Quality improvement methods increase adherence to pediatric pneumonia treatment guidelines

Image: PD. Streptococcus pneumoniae

Neha Joshi and Leah H. Carr
Reviewed by Dr. William V. Raszka, MD

1. Quality improvement (QI) methods were effective in improving the appropriate first-line antibiotic prescribing for inpatient pediatric community-acquired pneumonia (CAP). 

2. Adherence to national guidelines for antibiotic prescribing increased to 100% in both the emergency department (ED) and pediatric inpatient service within 6 months. 

Study Rundown: CAP is a common, critical infection among pediatric patients, leading to over 150,000 hospitalizations in the United States each year. In 2011, the Pediatric Infectious Disease Society and Infectious Disease Society of America released guidelines for the management of CAP in children, suggesting that first-line antibiotic therapy include (1) amoxicillin or ampicillin, (2) ceftriaxone, cefdinir, or clindamycin in cases of penicillin allergy, or (3) azithromycin on day 1 in combination with amoxicillin or ampicillin. This study examined QI methods at a tertiary children’s hospital to increase adherence to national guidelines for appropriate first-line antibiotic prescribing. Over 6 months, guideline adherence in the ED and on inpatient pediatric hospitalist teams increased to 100%. Limitations to this study included interventions designed for a large teaching institution with an electronic medical record system that would need to be modified for smaller, community-based hospitals and those with different charting systems. These findings suggest that adherence to national guidelines for pediatric inpatient CAP management can be quickly and effectively improved through QI methods.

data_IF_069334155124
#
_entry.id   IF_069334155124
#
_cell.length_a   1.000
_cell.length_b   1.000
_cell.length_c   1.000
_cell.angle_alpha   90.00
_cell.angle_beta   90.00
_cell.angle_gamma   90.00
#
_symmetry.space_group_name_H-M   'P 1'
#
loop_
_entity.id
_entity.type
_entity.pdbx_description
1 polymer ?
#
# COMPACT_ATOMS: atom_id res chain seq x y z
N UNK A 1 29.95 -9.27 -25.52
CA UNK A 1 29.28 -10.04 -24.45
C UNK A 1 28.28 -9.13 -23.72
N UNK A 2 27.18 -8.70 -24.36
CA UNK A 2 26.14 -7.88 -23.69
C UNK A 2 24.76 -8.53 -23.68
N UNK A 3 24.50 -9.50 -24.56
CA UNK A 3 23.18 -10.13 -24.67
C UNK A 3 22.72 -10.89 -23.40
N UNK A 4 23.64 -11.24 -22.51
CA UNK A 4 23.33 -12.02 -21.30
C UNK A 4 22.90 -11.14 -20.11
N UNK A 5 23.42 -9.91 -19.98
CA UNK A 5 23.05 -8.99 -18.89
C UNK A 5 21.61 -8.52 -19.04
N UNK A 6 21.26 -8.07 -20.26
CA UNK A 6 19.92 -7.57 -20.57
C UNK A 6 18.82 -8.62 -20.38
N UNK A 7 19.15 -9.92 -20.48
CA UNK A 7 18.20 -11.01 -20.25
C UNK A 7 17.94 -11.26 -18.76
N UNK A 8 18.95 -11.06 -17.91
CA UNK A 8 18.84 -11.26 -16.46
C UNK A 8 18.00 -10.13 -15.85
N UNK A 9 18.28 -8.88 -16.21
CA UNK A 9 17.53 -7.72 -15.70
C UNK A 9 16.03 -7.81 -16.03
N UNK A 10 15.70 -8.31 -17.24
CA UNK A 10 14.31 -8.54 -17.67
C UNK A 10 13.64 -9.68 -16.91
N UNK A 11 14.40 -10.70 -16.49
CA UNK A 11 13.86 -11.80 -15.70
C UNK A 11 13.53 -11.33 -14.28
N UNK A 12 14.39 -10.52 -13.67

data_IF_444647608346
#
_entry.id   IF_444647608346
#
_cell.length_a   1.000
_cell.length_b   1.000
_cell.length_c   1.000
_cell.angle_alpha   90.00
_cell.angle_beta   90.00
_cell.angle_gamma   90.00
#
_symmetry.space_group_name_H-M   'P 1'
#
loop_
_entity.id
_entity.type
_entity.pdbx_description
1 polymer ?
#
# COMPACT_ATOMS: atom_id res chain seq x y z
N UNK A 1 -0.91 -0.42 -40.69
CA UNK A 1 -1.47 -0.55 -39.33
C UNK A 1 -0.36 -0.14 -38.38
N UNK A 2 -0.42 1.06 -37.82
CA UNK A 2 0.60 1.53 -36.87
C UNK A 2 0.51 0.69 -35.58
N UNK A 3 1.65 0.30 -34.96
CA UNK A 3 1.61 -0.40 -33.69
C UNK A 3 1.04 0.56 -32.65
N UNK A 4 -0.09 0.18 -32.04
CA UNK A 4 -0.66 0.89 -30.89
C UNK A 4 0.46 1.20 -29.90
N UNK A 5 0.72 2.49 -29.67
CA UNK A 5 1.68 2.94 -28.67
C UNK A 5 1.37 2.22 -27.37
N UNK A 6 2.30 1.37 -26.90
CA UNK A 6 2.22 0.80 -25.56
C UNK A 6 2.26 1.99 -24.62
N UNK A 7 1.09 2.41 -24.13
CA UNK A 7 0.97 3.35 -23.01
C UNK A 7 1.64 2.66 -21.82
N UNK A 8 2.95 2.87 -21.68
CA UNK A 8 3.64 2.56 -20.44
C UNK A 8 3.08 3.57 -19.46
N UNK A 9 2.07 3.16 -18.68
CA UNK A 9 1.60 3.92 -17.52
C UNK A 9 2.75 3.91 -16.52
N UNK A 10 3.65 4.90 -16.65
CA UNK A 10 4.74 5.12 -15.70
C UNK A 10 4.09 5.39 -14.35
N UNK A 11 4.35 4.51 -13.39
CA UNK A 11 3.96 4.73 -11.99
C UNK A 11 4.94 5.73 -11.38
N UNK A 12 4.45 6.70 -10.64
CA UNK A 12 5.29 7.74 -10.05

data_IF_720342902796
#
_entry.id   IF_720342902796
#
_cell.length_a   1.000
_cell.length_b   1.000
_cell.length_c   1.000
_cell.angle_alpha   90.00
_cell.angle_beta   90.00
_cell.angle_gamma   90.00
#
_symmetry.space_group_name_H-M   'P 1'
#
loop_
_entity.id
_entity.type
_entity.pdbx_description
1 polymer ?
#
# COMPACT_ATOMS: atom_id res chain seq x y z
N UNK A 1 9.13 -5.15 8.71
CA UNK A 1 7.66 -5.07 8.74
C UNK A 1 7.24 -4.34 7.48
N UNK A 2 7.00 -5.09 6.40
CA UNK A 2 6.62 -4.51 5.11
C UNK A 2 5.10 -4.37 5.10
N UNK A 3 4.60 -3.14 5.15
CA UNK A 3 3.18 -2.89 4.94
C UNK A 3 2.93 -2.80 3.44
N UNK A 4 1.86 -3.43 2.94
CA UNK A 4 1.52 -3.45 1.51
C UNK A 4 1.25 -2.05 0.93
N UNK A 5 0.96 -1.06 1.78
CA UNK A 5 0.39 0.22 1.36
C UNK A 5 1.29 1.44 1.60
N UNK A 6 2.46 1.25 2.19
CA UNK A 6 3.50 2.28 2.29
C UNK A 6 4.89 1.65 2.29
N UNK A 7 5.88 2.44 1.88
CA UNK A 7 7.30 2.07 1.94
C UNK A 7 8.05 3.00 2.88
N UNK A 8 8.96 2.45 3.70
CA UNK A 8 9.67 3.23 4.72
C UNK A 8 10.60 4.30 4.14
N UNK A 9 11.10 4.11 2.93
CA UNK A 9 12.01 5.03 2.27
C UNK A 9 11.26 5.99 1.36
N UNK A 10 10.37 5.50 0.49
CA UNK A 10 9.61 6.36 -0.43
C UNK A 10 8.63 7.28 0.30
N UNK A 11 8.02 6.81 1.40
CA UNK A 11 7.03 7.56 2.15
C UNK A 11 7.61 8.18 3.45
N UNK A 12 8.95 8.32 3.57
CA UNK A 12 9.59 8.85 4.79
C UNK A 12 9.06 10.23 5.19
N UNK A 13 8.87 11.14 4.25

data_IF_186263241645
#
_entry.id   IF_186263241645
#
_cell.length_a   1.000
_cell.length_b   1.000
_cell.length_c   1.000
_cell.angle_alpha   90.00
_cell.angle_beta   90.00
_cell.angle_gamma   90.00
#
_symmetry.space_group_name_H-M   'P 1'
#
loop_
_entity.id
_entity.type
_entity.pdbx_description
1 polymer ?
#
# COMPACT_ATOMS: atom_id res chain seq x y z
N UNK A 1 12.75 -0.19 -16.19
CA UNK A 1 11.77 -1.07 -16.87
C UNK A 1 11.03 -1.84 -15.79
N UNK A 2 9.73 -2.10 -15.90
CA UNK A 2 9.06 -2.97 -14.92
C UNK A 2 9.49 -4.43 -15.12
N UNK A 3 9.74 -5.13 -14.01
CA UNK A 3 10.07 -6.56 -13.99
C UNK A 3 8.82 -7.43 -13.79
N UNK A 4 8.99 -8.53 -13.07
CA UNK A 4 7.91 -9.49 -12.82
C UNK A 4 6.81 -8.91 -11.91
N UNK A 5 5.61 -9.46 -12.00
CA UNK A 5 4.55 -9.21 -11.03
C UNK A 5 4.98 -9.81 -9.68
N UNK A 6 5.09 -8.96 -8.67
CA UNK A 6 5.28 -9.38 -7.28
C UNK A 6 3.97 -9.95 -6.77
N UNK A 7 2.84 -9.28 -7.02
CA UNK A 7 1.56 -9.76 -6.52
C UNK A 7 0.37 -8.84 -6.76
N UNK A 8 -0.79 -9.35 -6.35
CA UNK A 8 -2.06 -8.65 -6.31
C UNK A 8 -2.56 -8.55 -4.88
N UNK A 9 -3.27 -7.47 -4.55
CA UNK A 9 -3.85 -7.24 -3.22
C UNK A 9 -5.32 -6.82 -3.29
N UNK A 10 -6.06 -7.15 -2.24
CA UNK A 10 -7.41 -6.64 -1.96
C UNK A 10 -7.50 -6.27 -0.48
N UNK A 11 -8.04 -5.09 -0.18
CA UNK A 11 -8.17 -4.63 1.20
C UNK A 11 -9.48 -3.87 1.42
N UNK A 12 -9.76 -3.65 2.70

Click to read the study, released today in Pediatrics

Relevant Reading: The management of community-acquired pneumonia in infants and children older than 3 months of age: clinical practice guidelines by the Pediatric Infectious Diseases Society and Infectious Diseases Society of America

Study Author, Dr. Lilliam Ambroggio, PhD MPH, speaks to 2 Minute Medicine: 

“Our study uses quality improvement methods to rapidly improve prescription adherence to the recently published PIDS/IDSA national guideline for community-acquired pneumonia (CAP). We improved appropriate first-line antibiotic therapy to 100 percent in both the emergency department and hospital medicine settings. Prior to implementation of the new national guideline, otherwise healthy children with CAP were treated and prescribed medications for their conditions as based on an institution specific evidence-based guideline CCHMC issued in 2006. Cincinnati Children Hospital Medical Center is committed to adopting the best available evidence to improve the quality of patient care.”

In-Depth [quality improvement study]: This study examined the utilization of QI methods to increase adherence to national guidelines for treatment of CAP in an inpatient pediatric population at a large, tertiary-care academic center. Chart review was used to assess antibiotic prescription patterns prior to intervention. Four drivers were identified  to achieve the study goals: increased provider buy-in, effective communication between care providers, accurate knowledge of guidelines, and accurate order entry. Interventions were implemented in both the ED and on the pediatric hospital medicine teams following a seminar on proper prescribing guidelines. The interventions included staff training, pocket cards for physicians and charge nurses, and an updated template and order set in the electronic medical record system. The study included 217 patients diagnosed with CAP. Adherence rates increased from 0% to 100% in the ED, and from 30% to 100% on pediatric hospital medicine teams within 6 months, and were sustained for 3 months following the study’s conclusion. The most significant improvement in adherence, from 0% to 82% in the ED and 30% to 90% on pediatric hospital medicine teams, occurred following formal seminar instruction and a handout on national guidelines. Further increases, to 100% in both departments, were attributed to the remaining interventions.

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